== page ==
She voiced her ongoing discomfort with new feminist ideologies, argued for more balance within the women’s movement itself, and blamed radical elements in the movement who, she thought, being distracted by sexual politics (whether around issues of pornography or lesbian rights), ignored the real needs of most women for family and nurturing. She insisted that for the founding mothers of the women’s movement “equality and the personhood of women never meant destruction of the family, repudiation of marriage and motherhood, or implacable sexual war with men.” She wrote that the women’s movement did “not fail in the battle for equality. Our failure was our blind spot about the family.” In fact, she worried that a new “feminist mystique” would keep women out of the home, repudiating the family and alienating young women who hoped to balance public lives with domesticity and motherhood.

Friedan was criticized by many feminists for this book, which some felt erased race issues and sexual complexities while blaming the victims, women. Although Friedan had made more public, supportive statements about lesbians since 1977, the book failed to see, wrote Catherine Stimpson in a 1981 Ms. article, “how queer bashing is the Red baiting of this decade.” Friedan wanted lesbianism in a private, not public place, “brushing it all back into the closet.” Friedan did not change her mind, however: “The recent leadership [of NOW] did not like my book,” she said in an interview. “I was right. And I was addressing it at them.”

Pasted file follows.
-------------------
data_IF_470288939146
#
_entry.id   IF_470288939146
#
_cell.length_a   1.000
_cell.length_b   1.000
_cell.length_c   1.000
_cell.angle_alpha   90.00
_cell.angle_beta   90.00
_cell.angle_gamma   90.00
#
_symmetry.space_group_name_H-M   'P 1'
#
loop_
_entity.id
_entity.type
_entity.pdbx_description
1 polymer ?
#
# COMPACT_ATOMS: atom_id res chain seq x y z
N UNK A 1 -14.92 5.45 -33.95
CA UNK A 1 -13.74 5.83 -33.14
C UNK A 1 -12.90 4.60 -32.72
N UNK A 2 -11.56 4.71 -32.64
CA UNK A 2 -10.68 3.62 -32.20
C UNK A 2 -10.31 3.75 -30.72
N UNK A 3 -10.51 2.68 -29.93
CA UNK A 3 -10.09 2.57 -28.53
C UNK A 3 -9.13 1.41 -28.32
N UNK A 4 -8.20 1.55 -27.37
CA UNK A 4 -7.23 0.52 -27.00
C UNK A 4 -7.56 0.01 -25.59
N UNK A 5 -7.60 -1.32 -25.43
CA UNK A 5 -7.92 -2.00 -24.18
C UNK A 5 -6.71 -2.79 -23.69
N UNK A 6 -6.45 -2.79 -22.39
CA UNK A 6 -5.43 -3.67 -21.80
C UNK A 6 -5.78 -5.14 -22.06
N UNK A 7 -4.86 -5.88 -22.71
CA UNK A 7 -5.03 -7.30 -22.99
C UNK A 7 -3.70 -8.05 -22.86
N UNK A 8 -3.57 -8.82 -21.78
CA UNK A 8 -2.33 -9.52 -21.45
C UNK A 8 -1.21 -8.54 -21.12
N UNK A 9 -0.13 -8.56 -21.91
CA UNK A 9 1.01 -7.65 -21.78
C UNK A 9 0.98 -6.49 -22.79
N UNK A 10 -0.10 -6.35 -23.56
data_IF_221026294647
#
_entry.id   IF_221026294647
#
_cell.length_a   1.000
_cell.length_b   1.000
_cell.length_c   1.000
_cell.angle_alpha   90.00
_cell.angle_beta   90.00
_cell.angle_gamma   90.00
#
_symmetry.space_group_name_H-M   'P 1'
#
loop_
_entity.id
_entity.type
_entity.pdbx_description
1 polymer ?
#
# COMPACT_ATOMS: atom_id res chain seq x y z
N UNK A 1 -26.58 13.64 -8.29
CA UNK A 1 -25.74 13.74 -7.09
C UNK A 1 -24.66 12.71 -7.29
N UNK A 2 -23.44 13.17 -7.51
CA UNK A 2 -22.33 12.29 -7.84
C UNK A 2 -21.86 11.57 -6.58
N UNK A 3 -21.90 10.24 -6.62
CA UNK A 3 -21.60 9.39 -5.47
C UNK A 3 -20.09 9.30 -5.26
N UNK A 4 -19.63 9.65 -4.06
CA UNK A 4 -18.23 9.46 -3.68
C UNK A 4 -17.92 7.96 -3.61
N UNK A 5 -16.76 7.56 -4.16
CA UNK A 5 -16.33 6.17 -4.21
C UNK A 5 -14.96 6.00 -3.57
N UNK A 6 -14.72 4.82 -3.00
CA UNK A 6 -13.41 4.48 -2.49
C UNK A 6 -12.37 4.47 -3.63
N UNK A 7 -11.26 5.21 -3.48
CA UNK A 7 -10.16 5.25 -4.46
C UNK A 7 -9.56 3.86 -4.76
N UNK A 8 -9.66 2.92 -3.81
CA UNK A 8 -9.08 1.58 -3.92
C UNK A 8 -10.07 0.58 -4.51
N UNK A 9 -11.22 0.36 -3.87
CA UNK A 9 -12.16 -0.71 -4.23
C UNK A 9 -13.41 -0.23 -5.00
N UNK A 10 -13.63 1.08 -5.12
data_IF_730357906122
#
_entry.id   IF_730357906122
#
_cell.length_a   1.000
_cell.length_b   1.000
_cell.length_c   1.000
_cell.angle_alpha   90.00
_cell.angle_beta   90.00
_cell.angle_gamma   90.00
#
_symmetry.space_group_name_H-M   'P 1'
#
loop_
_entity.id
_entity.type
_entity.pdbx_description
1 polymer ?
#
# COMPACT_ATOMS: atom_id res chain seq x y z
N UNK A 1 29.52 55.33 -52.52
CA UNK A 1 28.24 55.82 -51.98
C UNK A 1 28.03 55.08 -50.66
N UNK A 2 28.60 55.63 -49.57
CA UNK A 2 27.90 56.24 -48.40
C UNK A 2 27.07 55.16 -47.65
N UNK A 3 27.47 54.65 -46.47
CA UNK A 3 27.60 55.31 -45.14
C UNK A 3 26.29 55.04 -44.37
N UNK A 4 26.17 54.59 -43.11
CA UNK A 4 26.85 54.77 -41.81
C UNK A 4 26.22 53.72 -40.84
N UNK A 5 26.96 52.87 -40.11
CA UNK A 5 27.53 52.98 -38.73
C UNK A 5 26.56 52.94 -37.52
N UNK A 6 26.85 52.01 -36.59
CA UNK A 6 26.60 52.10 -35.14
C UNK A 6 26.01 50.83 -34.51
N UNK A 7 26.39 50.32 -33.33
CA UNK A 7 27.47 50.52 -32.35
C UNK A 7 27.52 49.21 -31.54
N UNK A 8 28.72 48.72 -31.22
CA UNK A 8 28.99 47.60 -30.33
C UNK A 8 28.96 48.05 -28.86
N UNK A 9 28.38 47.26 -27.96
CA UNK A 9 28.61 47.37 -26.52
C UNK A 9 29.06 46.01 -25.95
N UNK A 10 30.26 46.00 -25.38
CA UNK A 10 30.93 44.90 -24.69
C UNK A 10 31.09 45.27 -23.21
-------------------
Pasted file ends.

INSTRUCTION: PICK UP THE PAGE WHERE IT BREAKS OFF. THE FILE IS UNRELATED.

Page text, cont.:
Jewish Issues

Friedan’s interest in Jewish issues had started at home in Peoria, where she had felt isolated as a result of antisemitism, and also at Smith College, where she noticed that some classmates preferred to hide their Jewish heritage. Never a religious person, she pointed to antisemitism as alerting her to social injustice of all sorts. By the 1970s, she had reconnected with Judaism by studying Jewish texts and working with the American Jewish Congress (AJC) as co-chair of its National Commission on Women’s Equality. Yet she expressed misgivings about Israeli hostility towards feminism in those years and about American Jewish male leaders who seemed threatened by feminism.

In 1975, 1980, and 1985, Friedan attended the International Women’s Conferences sponsored by the United Nations and grew deeply upset when the first two conferences equated Zionism with racism. Indeed, in November 1975, a day after the United Nations similarly coupled Zionism with racism, she publicly declared herself a Zionist. She also worried about antisemitism in the U.S. and international women’s movements. In 1984 she headed a delegation of American Jewish women who participated in a U.S./Israel dialogue, entitled “Women as Jews, Jews as Women.” Organized by the American Jewish Congress (AJC), the dialogue led directly to the founding of the Israel Women’s Network, largely as a result of Friedan’s impassioned call on Jewish women to “put your bodies where your mouths are.”